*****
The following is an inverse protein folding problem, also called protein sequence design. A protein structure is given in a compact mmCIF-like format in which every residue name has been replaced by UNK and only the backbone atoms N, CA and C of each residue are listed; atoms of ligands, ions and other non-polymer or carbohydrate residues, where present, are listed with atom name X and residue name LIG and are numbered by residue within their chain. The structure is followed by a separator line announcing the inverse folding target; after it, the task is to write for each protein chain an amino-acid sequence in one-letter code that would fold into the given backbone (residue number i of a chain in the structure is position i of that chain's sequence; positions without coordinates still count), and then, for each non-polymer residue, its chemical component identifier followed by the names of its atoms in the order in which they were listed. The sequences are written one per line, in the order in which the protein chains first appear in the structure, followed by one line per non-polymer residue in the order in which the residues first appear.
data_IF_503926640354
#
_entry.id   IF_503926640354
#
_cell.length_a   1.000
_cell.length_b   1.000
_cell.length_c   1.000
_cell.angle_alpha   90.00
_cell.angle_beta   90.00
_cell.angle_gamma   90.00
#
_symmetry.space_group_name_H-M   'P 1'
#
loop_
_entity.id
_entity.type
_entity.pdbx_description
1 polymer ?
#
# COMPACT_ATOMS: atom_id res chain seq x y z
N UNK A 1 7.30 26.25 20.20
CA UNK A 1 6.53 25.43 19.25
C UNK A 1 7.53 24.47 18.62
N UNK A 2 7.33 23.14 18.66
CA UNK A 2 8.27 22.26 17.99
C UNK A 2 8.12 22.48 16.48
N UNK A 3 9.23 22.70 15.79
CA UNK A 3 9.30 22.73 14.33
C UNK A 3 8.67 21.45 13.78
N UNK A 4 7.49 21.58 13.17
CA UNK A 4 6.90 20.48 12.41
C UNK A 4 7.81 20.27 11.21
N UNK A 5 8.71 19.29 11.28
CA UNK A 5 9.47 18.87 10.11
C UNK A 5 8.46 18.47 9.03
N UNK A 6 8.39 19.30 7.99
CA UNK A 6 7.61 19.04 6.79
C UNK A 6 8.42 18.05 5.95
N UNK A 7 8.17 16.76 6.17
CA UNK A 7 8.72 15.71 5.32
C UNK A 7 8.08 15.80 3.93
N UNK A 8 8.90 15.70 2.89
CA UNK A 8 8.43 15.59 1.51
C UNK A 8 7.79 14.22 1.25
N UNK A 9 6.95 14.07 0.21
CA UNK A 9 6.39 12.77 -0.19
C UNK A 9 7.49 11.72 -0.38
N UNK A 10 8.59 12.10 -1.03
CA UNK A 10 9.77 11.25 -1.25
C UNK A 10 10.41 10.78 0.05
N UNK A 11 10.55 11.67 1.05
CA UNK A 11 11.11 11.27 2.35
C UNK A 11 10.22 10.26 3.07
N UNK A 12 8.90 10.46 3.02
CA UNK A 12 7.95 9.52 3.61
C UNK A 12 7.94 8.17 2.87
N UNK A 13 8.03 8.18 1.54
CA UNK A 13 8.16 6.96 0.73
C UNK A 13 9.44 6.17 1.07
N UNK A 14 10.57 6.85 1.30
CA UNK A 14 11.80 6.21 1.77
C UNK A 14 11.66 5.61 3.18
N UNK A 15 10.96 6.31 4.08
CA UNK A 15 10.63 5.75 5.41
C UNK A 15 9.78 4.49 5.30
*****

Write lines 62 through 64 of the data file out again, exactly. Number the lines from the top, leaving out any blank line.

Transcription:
CA UNK A 14 11.80 6.21 1.77
C UNK A 14 11.66 5.61 3.18
N UNK A 15 10.96 6.31 4.08